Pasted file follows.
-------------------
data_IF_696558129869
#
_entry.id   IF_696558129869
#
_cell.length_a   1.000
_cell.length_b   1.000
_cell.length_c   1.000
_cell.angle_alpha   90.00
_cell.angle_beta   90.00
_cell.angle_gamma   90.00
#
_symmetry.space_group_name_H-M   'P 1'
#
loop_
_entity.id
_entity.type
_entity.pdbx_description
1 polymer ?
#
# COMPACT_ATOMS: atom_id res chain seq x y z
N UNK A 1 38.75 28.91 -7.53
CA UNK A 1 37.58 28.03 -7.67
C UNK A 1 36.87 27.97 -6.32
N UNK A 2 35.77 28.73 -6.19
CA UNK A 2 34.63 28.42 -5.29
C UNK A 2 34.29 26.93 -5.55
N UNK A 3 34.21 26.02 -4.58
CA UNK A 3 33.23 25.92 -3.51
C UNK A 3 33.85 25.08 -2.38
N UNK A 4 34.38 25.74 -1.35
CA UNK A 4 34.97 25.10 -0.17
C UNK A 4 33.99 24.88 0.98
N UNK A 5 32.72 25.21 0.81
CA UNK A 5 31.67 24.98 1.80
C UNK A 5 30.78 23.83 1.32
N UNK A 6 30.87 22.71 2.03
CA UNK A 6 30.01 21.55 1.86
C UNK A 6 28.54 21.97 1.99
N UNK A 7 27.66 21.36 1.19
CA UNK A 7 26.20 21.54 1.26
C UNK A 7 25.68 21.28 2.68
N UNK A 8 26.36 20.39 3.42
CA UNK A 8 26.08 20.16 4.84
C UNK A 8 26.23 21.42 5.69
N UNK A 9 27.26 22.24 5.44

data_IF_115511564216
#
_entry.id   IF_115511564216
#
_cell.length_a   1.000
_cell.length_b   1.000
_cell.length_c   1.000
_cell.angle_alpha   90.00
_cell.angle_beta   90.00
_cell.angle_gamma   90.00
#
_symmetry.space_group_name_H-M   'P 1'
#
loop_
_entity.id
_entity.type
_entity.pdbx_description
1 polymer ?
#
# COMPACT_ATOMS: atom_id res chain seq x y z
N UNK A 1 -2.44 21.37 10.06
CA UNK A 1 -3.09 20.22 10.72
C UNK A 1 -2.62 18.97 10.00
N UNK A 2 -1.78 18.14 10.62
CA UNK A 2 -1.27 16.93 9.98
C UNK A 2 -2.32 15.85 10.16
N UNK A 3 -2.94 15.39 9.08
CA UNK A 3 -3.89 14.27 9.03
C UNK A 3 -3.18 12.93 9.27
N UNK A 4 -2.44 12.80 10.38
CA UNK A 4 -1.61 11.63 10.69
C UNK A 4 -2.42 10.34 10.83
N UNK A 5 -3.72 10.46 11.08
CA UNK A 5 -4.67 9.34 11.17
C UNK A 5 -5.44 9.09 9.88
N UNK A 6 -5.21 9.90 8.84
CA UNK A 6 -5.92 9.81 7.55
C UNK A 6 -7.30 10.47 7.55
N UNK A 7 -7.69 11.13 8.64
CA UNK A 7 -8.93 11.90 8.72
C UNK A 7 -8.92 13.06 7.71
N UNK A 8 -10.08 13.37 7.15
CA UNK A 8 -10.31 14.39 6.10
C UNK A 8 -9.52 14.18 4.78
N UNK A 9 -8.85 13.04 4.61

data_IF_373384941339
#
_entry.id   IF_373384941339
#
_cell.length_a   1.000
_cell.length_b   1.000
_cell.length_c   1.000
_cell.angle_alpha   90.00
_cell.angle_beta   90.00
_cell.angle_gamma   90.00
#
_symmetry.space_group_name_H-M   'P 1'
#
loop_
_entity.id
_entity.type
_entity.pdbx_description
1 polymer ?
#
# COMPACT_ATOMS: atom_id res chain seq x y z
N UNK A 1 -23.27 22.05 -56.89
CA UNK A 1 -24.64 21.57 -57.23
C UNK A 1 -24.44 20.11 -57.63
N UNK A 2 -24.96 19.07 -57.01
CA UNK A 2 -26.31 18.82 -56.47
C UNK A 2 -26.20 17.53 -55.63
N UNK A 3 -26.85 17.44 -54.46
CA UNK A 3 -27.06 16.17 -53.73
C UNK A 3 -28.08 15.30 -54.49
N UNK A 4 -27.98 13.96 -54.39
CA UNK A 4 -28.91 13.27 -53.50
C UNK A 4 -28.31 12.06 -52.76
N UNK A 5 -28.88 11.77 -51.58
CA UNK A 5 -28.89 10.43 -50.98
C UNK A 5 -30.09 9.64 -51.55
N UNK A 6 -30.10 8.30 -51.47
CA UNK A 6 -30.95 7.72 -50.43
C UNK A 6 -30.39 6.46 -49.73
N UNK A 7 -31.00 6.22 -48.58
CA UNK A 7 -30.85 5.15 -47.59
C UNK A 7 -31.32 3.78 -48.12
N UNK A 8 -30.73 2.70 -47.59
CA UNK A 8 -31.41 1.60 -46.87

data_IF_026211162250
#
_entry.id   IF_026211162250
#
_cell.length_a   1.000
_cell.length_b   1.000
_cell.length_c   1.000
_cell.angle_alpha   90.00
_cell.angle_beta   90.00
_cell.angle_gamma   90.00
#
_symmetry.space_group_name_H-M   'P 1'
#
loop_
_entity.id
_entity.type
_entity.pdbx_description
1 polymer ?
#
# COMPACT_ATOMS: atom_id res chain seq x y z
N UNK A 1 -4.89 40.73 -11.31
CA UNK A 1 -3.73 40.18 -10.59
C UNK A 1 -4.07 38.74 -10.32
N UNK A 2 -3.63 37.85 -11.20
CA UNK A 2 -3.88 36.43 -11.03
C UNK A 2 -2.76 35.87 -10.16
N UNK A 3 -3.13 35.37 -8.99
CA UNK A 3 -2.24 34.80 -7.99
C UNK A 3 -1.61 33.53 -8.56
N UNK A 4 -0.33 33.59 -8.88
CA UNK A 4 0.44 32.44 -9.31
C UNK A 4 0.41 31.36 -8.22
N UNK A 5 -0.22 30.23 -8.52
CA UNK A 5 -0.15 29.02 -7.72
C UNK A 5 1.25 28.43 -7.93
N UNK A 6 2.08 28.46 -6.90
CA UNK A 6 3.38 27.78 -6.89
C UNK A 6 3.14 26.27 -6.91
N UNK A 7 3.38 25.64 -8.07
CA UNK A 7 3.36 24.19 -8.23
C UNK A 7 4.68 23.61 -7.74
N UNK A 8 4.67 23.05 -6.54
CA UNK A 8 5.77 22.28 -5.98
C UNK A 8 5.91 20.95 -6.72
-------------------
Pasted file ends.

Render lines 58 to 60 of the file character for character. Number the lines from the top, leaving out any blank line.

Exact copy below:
#
loop_
_entity.id